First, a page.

While Eskom is on track to meet its immediate maintenance needs, the drop in electricity demand that came with the lockdown has been a lost opportunity for the utility to get to grips with its long-term maintenance needs, spokesperson Sikhonathi Mantshantsha told Fin24 on Wednesday.

Last week Eskom told South Africans, in its last power update, that it would not need to implement load shedding during the 21-day lockdown, thanks to a fall in the demand for electricity that came with President Cyril Ramaphosa’s instruction for South Africans to stay at home.

Ramaphosa declared the lockdown in a bid to stem the spread of the Covid-19 novel coronavirus, which has claimed five lives in South Africa and had risen to 1 353 cases as of Tuesday. The lockdown’s stipulation that the majority of the population is bound to weigh on the economy, which recently entered a fresh technical recession.

Mantshantsha told Fin24 that Eskom had not been doing any public power updates as the national power system was experiencing a 7500 MW average drop in demand and Eskom managed to reduce unplanned breakages to just under 9 500 MW.

‘Lost opportunity’

“We have doubled planned maintenance. This is the maintenance that can be done immediately. We doubled it to over 9 000 MW of planned maintenance because demand has dropped enough for us to conduct this maintenance,” said Mantshantsha.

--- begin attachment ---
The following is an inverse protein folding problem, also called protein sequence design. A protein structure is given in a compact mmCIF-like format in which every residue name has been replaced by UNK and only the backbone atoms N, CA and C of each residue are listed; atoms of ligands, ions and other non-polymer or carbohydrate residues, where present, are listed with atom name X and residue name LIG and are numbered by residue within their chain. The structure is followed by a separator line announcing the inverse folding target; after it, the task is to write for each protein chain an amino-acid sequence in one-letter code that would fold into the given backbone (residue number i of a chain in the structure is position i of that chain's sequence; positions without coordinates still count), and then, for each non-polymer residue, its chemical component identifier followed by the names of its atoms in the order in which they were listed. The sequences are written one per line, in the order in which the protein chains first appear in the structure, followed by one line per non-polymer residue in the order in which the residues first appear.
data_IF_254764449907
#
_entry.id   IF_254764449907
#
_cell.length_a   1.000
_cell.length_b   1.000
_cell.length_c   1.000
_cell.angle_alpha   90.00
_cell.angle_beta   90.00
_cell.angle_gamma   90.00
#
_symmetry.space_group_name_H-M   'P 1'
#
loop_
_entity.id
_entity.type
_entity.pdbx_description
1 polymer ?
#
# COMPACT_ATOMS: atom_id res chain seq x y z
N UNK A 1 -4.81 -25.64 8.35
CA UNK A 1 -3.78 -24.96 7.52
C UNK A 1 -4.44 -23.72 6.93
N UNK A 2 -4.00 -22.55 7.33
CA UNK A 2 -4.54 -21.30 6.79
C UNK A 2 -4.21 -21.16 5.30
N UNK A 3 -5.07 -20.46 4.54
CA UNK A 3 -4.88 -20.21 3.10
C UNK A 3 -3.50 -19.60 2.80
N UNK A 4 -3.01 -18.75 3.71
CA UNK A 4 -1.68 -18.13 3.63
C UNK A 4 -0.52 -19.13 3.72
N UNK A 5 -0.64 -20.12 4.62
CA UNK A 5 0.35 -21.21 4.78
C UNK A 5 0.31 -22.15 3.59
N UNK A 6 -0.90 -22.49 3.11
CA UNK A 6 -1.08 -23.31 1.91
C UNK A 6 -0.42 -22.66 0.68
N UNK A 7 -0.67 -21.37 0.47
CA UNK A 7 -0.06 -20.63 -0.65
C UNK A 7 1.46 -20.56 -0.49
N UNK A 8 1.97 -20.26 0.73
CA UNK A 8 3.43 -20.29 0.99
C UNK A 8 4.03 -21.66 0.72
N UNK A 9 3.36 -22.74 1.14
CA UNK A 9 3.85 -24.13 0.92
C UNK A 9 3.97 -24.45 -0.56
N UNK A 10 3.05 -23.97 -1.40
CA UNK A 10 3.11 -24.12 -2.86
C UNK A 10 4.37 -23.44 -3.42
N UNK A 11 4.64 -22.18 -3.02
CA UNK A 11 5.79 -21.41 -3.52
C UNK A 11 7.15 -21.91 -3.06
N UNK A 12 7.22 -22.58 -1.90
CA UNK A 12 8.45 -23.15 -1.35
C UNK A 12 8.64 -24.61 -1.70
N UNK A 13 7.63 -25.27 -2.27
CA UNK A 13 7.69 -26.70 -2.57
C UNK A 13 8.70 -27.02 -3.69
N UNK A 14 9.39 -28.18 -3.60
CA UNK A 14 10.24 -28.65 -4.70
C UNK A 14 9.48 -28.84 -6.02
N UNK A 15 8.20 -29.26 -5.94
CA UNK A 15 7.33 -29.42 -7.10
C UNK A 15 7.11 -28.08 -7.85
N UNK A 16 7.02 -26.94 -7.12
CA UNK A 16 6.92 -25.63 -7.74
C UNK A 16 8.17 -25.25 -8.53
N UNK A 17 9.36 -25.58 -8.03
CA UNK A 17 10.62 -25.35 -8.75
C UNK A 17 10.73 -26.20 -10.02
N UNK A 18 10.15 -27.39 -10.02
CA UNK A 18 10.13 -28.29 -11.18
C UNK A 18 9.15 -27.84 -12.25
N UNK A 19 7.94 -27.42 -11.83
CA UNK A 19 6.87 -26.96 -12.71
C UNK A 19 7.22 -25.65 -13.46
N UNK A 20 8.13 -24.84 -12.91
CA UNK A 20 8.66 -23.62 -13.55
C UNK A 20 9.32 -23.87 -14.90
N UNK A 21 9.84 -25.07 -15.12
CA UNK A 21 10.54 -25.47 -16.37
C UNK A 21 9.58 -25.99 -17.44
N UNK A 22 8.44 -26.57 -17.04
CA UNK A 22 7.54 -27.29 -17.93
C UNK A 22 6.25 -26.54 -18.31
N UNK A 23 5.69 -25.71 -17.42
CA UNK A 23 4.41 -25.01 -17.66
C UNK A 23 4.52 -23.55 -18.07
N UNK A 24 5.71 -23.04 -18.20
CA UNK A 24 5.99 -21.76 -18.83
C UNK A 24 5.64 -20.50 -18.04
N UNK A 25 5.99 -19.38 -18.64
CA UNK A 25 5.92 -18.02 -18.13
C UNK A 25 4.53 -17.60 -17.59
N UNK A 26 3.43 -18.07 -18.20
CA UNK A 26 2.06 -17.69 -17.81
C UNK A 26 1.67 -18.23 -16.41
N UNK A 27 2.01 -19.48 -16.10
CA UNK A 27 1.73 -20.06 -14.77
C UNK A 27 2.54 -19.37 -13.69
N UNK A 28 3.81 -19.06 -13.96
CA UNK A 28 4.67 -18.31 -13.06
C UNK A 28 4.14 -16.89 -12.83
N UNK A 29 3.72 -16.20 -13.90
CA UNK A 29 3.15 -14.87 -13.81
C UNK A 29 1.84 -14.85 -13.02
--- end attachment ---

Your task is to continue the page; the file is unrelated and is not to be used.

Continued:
However, Mantshantsha said long-term maintenance would not be an option during the lockdown period, as to plan this kind of maintenance often takes months.

“There are parts of the station that need to be ordered and that would take nine months to get in. What we are not able to do is the long-term planned maintenance where we would have to bring in equipment and items from the manufacturers in the United States and Asia.

“It is a lost opportunity. This is an emergency. Nobody knew we would have the gap for this equipment to arrive. Long-term maintenance is not something you can do at a snap of a finger and it’s there,” said Mantshantsha.

Mantshantsha said average overseas orders for equipment would need three months of planning, and specialists from companies supplying such would need to be brought in to do repairs.

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